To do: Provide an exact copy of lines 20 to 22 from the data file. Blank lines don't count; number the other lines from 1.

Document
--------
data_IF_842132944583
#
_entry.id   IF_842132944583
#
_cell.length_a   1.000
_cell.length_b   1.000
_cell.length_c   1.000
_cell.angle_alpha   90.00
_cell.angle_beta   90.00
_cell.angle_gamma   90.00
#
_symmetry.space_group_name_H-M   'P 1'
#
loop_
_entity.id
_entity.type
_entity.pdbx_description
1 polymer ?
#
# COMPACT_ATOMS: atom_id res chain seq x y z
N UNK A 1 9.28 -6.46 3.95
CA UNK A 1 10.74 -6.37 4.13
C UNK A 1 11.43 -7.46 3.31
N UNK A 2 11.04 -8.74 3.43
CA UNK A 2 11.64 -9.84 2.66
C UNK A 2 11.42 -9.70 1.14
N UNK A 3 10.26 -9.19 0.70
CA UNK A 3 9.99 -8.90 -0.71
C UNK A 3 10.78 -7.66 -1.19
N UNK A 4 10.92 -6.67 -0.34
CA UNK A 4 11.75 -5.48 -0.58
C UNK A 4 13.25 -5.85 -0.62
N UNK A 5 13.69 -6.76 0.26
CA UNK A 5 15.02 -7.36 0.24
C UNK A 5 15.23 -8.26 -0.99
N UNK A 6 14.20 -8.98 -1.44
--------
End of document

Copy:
# COMPACT_ATOMS: atom_id res chain seq x y z
N UNK A 1 9.28 -6.46 3.95
CA UNK A 1 10.74 -6.37 4.13